The collection has a couple of sails-based starters, albeit without much info. I need to learn about the others in your list. As I understand it, meteor isn’t an application starter per-se but an alternative framework in which to make them. My vision of this is for it to be all-inclusive. The only constraint is my limited, one guy manpower.

      Contributions are welcome πŸ™‚

  9. Hey Dan! Respect for the amazing spreadsheet πŸ™‚

    I am a beginner, and it’s really a maze. So I started to install to discover that this is the thing I NOT want… So after some Googling I found your spreadsheets and I hope that this will get me where I want. Mean.js will be my next thing. Thanks, blocki πŸ˜‰

    1. I’m glad you liked it. I’ve had some encouraging indicators that cooperation among these groups may be possible, plus hints from the AngularJS people that they like the idea too. I’ll post more here as the saga unfolds.

    2. Hi Blocki,

      I’m one of the top core contributor for MEAN.JS and and as you may have noticed they branched out to different style of frameworks.

      I’m wondering what is it that you didn’t like with after you installed it?
      And to which framework did you end up switching to?

  10. Hi Dan,

    i just found your comparison of application starters and I think, you and some other contributors obviously invested a huge amount of time and the result looks great.

    However, this matrix and the evaluation, counting the number of ‘Yes’ reminds me of the good old feature phones. You know, a 2005 Ericsson phone is obviously better compared to the iPhone 6 because it lacks WAP, a shortwave radio and Push-to-Talk πŸ˜‰ Dont take me too serious on this one.

    I tried some of these application starters and I’m still not sure if even one of those is really worth using it. I mean, how many time do you really save?

    Some of these use a really flat folder structure with 100’s of Controllers in a single folder, or worse, dot-Notation in file names and a crap-load of other DON’Ts.
    Some of the developers could really use some years of Java&Maven, learn how to organize files and folders and apply some Convention-over-Configuration patterns.

    I like your intention of the poll but I think, you made the wrong conclusion (paying a developer for another great application starter). It reminds me on (replace Standards with application starters).

    I personally don’t need hundreds of node_modules pre-installed. In our company, we will create a tempate of our own. It will be strictly KISS-conform and only need a few dependencies, just the basics. New stuff is released every day, so we can adopt the template from time to time.

    I bet a great share of those application starter has been abandoned. What’s difficult to measure is a good community, fast response times in forums and bug trackers, regular updates, lightning-fast security updates, fast adoption of new versions, etc.
    You can only have all this with sponsors and some community contributors, just like node.js has been developed. Have a look at ionic or meteor and you can see how it works.

    Just my 0.02€

    1. Thanks for the comment.

      This effort serves a couple purposes…

      First, it enables a conversation that is otherwise hard to have. With alternatives (e.g. dots in file names or not) presented side-by-side, along with each’s rationale, people can at least understand each other’s choices rather than taking seemingly ungrounded religious postures.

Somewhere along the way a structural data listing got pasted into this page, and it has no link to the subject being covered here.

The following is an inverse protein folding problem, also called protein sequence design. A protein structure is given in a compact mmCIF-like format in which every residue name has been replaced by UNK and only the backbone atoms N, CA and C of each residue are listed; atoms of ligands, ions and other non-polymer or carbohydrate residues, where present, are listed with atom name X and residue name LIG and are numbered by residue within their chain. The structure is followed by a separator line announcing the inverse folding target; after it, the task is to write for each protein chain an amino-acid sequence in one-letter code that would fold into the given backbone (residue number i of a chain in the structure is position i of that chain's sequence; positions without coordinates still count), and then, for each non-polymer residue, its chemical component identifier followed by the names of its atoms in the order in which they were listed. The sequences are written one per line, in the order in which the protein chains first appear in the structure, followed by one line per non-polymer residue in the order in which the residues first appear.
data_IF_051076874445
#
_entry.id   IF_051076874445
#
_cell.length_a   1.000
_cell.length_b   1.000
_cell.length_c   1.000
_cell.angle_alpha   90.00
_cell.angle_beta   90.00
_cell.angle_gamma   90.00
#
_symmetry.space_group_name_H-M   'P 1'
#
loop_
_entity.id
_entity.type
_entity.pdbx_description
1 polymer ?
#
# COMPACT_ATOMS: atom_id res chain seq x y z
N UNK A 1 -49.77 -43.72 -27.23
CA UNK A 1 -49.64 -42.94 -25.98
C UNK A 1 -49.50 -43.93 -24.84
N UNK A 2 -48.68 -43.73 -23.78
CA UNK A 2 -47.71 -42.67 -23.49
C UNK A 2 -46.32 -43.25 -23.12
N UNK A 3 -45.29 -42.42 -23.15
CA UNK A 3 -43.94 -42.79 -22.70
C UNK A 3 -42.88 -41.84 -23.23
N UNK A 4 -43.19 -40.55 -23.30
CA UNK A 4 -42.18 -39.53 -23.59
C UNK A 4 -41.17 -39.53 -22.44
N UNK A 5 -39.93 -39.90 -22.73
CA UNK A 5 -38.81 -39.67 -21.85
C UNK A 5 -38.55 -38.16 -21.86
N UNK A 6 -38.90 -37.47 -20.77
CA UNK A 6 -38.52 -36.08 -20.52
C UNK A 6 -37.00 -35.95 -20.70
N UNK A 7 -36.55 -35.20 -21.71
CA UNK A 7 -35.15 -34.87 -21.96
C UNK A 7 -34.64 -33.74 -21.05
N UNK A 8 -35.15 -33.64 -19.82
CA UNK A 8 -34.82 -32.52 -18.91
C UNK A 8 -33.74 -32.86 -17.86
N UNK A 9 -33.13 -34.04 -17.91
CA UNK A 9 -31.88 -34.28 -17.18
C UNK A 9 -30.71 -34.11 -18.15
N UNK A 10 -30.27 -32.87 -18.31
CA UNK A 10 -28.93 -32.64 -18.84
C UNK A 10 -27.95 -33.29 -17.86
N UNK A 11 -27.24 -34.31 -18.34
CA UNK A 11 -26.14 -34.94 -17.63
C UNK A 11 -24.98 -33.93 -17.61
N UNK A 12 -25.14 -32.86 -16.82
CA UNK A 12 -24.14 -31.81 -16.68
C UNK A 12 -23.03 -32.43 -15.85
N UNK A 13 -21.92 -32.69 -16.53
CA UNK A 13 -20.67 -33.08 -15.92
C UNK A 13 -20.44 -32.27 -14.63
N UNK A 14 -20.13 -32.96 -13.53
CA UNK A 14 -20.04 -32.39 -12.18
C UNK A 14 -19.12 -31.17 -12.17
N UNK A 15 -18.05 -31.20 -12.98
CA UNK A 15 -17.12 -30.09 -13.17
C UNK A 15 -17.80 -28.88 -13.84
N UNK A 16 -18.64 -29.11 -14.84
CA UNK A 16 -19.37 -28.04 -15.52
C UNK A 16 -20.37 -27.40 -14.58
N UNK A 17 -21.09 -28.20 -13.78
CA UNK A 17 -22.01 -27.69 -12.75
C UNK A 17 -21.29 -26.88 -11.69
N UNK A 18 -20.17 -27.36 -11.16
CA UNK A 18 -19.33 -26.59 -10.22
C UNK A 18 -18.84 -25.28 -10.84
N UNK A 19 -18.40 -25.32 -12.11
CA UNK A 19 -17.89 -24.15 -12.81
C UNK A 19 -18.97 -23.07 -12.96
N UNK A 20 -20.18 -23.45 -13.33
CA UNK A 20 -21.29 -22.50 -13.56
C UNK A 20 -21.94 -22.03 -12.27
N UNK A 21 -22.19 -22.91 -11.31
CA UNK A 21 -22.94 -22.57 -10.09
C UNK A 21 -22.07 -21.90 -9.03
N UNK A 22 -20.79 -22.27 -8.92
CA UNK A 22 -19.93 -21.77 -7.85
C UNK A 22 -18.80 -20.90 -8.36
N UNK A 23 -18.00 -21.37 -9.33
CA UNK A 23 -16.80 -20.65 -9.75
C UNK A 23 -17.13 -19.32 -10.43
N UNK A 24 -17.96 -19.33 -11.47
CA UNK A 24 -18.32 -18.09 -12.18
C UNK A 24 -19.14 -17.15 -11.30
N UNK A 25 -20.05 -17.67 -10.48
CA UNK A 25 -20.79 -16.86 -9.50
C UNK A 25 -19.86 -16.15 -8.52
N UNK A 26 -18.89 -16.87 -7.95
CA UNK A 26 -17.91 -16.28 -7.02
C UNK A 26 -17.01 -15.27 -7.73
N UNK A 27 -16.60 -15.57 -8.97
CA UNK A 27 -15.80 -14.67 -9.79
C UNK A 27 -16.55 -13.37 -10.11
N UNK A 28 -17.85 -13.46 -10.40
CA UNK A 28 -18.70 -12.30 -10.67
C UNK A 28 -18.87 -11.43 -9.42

Second, it shows shoppers the trade-offs. The trade-offs pages have the real value in my opinion. These things are soooo complicated, and the decisions are so consequential, but there just hasn’t been an easy way to see in advance what it will cost you to pick something. The colors and percent numbers depend on my subjective point assignments, but you can disregard those if you want and just look at the lists of trade-offs which are objective.

      You make a great point about sponsorship being necessary for sustainability. Starry eyed project creators probably don’t think about that in the beginning, and eventually, most of the projects wither and die. I’ve been thinking about whether github project leaders could be elected to terms. I can’t really see why that wouldn’t work. I also think about the sustainability of this comparison. I’d love for it to have hundreds of contributors. It’s not that hard for me alone to scan github emails and enter new facts as I read about them, but at scale, this thing could really be useful. If you want to chip in, let me know.

      I agree that some characteristics are both important and hard to measure. That’s unfortunate, but true. I need to look into the github api some more. I think it’s possible to automatically read a few things, but ‘goodness’ of community or documentation is a tough one. The comparison isn’t perfect but as long as it’s better than the alternatives that’s good enough for me.

      Unfortunately, the xkcd cartoon is going to play out whether we like it to or not. However, the next project can be made either to provide new-tech-of-the-day 11,234,567 or to solve the real problem. In my mind, people don’t really want scaffolders. For a lot of people, “cp” works just fine. What I think people want and need is to make better programs faster. Ideally, everyone should be doing things the way the world’s best expert would do them if he or she were on the job. I imagine a set of open, expertly-produced reference applications on a full spectrum of complexity conforming to a single set of practices that people can consult, manually but with little pain and lots of documentation, when making their own.